Column: Maybe not a bond, but there’s a connection between Jerry Brown and Gavin Newsom as governors of California
It’s unlikely two consecutive California governors have ever shared the multigenerational family connection that links Gov.-elect Gavin Newsom to his predecessor, Gov. Jerry Brown. But beware those looking for something deep: Any ties that bind together the two Democrats do so loosely.
“It’s just not a normal political relationship,” Newsom, who will be sworn in Monday, said in an earlier interview with The Times.
Brown is a singular figure in California’s modern history, the scion of a political family whose meteoric rise in the 1970s gave way to failed efforts at the presidency and U.S. Senate before an electoral rebirth as a mayor, attorney general and governor. And it was Newsom, then a brash, young San Francisco mayor, who briefly stood in Brown’s way, launching an ambitious campaign for the 2010 governor’s race that fizzled almost a year before the election.
But the story goes back much further: Brown and Newsom are members of a political fraternity that dominated their shared hometown of San Francisco for much of the 20th century.
Former Gov. Pat Brown, the current governor’s late father, was elected that city’s district attorney in 1943 after a campaign financed by three friends, including William A. Newsom II, the governor-elect’s grandfather and son of a prominent builder and bank investor.
“If they hadn’t agreed to put up $5,000 [each], I wouldn’t have been a candidate,” Pat Brown said in a 1978 interview for UC Berkeley’s oral history project.
In 1960, Brown’s administration awarded a Squaw Valley concession contract to the elder Newsom, a deal panned by a legislative analyst as the state “paying for everything and getting nothing.”
The two men’s sons grew up alongside each other. William A. Newsom III, the governor-elect’s father, who died last month, was a few years older than Jerry Brown. Both graduated from San Francisco’s St. Ignatius High School and Bill Newsom once briefly dated Brown’s sister, the governor told the crowd at her eulogy in 2015.
During his first term as governor in 1975, Brown appointed Bill Newsom to the Superior Court in Placer County and then to a state appeals court. The governor-elect’s father once recounted how his interest in environmental law and preserving Lake Tahoe had intrigued Brown.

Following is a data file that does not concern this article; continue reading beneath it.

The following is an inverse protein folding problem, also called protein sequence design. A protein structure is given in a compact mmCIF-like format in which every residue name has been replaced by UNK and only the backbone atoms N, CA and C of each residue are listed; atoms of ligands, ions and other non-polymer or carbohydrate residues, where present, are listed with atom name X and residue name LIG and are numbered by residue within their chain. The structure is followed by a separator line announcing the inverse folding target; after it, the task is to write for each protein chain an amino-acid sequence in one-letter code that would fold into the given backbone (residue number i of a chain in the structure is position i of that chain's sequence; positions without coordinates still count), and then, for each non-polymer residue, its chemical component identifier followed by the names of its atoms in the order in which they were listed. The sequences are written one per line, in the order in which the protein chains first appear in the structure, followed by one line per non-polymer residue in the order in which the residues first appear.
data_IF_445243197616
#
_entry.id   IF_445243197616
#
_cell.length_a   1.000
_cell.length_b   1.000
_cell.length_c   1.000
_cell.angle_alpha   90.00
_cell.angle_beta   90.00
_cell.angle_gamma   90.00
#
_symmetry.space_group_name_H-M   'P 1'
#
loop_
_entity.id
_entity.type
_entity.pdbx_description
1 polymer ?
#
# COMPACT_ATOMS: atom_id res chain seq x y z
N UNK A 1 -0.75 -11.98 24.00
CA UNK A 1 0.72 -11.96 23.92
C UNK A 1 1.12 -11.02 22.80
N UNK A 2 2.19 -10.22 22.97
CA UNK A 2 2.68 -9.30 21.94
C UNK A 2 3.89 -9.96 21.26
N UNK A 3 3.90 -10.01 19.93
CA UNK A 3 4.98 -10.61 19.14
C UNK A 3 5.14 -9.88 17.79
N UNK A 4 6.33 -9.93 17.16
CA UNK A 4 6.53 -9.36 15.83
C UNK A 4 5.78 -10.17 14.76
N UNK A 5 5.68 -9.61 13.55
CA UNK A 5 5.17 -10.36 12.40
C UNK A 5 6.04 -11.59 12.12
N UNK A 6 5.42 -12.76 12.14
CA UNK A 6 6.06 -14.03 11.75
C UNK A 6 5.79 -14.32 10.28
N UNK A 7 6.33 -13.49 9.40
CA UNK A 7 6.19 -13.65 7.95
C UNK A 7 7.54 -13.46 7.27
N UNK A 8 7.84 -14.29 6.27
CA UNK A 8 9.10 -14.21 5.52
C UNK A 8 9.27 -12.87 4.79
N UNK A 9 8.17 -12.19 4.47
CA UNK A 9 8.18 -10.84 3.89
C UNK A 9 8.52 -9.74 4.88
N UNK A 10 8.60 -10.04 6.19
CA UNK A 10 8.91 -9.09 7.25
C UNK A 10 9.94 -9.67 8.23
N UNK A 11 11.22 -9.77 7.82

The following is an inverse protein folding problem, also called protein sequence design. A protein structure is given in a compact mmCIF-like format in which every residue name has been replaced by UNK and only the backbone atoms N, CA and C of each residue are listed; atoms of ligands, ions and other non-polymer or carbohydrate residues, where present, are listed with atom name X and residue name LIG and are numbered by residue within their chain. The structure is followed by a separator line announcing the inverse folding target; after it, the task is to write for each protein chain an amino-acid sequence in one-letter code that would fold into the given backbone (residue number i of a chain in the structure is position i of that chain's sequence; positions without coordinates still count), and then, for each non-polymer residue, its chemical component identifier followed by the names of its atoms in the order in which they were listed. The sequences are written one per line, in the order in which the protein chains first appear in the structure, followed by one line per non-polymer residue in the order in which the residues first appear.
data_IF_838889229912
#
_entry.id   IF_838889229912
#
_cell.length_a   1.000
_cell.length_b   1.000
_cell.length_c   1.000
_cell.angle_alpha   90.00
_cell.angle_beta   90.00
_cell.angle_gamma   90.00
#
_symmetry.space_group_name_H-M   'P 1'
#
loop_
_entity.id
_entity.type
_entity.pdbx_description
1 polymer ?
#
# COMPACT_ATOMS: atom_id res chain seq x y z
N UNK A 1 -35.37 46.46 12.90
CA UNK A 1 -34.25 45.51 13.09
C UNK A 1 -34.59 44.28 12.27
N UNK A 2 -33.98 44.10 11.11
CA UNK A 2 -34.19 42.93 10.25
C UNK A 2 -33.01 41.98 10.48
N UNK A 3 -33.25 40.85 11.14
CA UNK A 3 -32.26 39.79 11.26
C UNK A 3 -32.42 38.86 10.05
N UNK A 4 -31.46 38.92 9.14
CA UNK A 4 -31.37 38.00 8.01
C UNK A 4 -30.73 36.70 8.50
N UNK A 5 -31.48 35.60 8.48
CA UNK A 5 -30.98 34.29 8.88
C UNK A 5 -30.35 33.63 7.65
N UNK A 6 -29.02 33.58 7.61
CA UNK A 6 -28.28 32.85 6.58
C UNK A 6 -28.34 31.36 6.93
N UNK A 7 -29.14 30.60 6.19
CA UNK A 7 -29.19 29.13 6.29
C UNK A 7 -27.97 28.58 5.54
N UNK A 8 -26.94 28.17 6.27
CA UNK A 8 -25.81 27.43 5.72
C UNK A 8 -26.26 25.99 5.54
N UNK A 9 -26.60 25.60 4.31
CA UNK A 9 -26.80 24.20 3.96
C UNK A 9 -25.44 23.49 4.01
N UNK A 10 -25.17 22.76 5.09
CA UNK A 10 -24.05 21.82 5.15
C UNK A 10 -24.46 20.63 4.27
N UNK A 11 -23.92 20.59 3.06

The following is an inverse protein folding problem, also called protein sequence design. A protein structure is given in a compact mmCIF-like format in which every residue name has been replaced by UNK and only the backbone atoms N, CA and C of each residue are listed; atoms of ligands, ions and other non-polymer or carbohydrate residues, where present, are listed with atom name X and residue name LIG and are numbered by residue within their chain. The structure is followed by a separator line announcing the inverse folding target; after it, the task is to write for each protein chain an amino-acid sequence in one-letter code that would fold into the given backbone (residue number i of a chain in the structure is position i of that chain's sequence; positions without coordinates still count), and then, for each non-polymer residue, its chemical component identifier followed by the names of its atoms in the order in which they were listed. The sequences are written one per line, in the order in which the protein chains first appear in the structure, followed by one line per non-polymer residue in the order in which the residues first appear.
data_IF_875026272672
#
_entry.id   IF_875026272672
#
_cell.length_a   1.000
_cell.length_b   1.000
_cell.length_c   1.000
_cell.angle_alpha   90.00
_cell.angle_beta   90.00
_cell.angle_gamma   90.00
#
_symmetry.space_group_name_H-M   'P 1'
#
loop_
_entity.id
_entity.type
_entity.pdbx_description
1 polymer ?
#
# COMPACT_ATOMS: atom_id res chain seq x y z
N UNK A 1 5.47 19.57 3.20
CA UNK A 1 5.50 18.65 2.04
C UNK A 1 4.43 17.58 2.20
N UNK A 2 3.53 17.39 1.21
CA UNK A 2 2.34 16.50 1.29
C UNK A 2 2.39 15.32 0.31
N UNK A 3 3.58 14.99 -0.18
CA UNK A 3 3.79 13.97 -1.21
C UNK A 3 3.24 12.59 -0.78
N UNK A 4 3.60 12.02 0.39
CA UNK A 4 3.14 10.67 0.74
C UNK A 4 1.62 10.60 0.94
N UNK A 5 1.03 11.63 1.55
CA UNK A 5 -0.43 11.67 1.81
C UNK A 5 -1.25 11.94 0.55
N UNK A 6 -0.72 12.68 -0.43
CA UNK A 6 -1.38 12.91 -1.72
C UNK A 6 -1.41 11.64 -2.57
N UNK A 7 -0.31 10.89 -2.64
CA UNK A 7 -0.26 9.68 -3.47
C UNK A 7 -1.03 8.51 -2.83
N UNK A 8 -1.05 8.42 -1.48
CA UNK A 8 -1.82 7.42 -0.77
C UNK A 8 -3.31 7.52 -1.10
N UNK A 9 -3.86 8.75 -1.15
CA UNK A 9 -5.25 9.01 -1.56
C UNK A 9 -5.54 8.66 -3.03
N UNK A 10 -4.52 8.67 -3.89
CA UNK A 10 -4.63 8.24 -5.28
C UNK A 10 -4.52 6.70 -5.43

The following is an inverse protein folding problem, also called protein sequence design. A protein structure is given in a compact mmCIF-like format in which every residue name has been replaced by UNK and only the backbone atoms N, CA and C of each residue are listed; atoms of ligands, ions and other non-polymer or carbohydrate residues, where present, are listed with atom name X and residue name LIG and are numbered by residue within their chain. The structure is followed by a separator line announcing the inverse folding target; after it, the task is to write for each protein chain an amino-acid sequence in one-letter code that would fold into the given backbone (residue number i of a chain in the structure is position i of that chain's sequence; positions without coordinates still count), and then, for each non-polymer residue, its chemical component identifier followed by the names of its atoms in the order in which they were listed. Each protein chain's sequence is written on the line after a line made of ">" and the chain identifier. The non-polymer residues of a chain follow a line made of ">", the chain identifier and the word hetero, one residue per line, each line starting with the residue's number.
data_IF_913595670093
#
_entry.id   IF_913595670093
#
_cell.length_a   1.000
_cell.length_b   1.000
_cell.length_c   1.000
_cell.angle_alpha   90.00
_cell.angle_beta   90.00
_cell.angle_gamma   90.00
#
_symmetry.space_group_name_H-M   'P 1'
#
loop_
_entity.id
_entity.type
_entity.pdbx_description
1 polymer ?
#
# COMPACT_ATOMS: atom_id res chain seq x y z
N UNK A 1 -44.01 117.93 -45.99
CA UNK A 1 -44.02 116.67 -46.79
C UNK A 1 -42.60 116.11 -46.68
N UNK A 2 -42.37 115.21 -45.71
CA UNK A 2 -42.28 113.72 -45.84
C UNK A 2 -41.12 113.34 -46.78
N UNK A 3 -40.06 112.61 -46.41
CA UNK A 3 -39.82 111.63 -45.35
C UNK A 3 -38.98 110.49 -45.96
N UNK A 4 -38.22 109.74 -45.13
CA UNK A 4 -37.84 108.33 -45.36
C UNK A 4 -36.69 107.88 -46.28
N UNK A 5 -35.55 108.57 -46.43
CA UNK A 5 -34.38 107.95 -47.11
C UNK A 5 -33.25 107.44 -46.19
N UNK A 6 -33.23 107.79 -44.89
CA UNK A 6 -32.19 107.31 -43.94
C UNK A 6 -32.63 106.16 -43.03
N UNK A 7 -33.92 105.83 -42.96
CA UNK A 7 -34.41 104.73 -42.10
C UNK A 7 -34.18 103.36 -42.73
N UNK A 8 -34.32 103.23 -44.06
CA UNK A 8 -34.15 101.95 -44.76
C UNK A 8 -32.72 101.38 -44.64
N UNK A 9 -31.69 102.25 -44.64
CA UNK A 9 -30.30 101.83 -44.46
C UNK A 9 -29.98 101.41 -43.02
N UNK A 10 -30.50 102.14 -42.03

“I went up a couple of times when Gavin was a little boy, and we met with Jerry and talked about things at the lake,” Bill Newsom said in his own oral history interview with UC Berkeley in 2009.
Decades later, the young Newsom and an older Brown ended up on a political collision course. In 2011, frustrated with Brown’s slow pace for appointing members of an economic commission he chaired as lieutenant governor, Newsom drafted his own statewide proposal. Brown, deep into an effort to erase a $27-billion budget deficit, didn’t look kindly on the effort and grabbed the issue for himself by appointing a statewide jobs czar.
“Looking back, I wish I had a do-over,” Newsom told The Times last spring. “He’s dealing with triage and solvency. I would approach it differently.”
In the years since, Newsom has praised Brown’s fiscal philosophy for teaching that “you do not have to be profligate to be progressive,” a mantra to be tested once hundreds of bills — with spending projections sure to run into the billions of dollars — are sent to his desk by the Legislature.
But on Monday, it will be Newsom’s call on what to do, though few expect Brown — now with plenty of time to offer advice — to disappear altogether.
At a campaign event last fall, already preparing to move to his Northern California ranch, he had a simple message for his successor: “I’m only an hour from Sacramento,” he said. “So, Gavin, do not screw up.”
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